Container

A container is a running instance based on a particular Docker Image. Each container can be distinguished by a unique container ID.

Registry

A registry is storage for already created images. It typically contains several repositories There are two types of registry:

  • public registry - where everyone (usually registered) can download and use images. A typical public registry is Docker Hub.

  • private registry - these are accessible for particular users or from a particular private network.

Repository

A repository is storage in a registry that stores a different version of a particular image. You can pull or push images from or to a repository.

Control groups

Control groups, also called cgroups, is a Linux kernel feature that allows aggregating or partitioning tasks (processes) and all their children into hierarchically organized groups to isolate resources.

Namespaces

Docker Open Source Engine uses namespaces for its containers that isolates resources reserved for particular containers.

Orchestration

In a production environment you typically need a cluster with many containers on each cluster node. The containers must cooperate and you need a framework that enables you to manage the containers automatically. The act of automatic container management is called container orchestration and is typically handled by Kubernetes.

Docker Open Source Engine is a platform that allows developers and system administrators to manage the complete lifecycle of images. Docker Open Source Engine makes it easy to build, ship and run images containing applications.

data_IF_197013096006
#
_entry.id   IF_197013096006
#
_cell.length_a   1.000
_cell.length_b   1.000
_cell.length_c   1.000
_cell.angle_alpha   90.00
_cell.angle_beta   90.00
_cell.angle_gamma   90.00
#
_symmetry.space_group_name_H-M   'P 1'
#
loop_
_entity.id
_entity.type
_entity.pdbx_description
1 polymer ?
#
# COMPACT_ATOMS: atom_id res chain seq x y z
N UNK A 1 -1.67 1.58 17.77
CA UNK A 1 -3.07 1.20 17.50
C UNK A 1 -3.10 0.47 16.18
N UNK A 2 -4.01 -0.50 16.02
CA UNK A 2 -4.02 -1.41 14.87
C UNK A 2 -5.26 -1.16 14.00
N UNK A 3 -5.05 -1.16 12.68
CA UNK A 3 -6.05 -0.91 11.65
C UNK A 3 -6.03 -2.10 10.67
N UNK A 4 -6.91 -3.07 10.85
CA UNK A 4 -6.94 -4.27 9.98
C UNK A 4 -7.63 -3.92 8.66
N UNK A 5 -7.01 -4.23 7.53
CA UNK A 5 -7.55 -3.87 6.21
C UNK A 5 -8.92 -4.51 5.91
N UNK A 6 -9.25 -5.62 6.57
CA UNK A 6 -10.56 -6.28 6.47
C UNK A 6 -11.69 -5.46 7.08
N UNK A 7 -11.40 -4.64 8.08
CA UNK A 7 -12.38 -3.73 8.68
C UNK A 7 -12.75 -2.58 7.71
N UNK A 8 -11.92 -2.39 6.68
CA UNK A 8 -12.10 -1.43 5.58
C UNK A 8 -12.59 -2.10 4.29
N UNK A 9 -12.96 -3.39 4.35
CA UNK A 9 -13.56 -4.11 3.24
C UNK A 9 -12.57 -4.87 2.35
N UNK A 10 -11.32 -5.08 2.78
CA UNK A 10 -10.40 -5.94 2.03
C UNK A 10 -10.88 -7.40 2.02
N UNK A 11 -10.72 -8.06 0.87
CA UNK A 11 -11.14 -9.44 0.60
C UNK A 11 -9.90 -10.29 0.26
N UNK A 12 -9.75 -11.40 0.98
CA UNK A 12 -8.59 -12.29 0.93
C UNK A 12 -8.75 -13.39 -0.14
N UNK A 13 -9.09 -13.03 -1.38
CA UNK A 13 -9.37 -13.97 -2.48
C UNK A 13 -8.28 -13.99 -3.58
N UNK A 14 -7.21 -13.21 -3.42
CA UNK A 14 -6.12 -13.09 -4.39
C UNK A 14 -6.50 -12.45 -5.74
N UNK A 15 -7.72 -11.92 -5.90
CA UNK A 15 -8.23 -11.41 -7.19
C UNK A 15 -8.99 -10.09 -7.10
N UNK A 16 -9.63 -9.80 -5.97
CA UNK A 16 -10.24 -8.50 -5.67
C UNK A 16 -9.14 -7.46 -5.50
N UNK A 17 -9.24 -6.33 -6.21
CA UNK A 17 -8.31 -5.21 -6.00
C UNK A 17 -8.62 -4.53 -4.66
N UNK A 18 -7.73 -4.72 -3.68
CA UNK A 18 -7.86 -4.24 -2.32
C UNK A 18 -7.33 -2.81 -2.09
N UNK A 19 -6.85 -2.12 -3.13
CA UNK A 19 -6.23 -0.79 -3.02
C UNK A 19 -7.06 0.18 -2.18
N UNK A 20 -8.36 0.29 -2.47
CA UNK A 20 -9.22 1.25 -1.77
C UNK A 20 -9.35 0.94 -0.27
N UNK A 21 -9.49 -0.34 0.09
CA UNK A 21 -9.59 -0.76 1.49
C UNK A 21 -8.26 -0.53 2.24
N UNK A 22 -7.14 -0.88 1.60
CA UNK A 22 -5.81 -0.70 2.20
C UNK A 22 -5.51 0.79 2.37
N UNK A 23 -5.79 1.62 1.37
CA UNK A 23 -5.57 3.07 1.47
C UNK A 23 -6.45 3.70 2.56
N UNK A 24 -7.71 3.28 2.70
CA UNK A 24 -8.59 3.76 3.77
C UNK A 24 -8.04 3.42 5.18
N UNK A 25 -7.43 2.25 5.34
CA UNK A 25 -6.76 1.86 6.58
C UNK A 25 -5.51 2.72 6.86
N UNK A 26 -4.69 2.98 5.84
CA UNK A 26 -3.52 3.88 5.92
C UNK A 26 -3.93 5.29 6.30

Docker Open Source Engine provides you with the following advantages:

  • Isolation of applications and operating systems through containers.

  • Near native performance, as Docker Open Source Engine manages allocation of resources in real time.

  • Controls network interfaces and resources available inside containers through cgroups.

  • Versioning of images.

  • Allows building new images based on existing ones.

  • Provides you with container orchestration.

On the other hand, Docker Open Source Engine has the following limitations:

Limitations of Docker Open Source Engine
  • Containers run inside the host system's kernel and cannot use a different kernel.

  • Only allows Linux guest operating systems.

  • Docker Open Source Engine is not a full virtualization stack like Xen, KVM, or libvirt.

  • Security depends on the host system. Refer to the official security documentation for more details.

1.1 Docker Open Source Engine Architecture

Docker Open Source Engine uses a client/server architecture. You can use the CLI client to communicate with the daemon. The daemon then performs operations with containers and manages images locally or in registry. The CLI client can run on the same server as the host daemon or on a different machine. The CLI client communicates with the daemon by using network sockets. The architecture is depicted in Figure 1.1, “The Docker Open Source Engine Architecture”.

The Docker Open Source Engine Architecture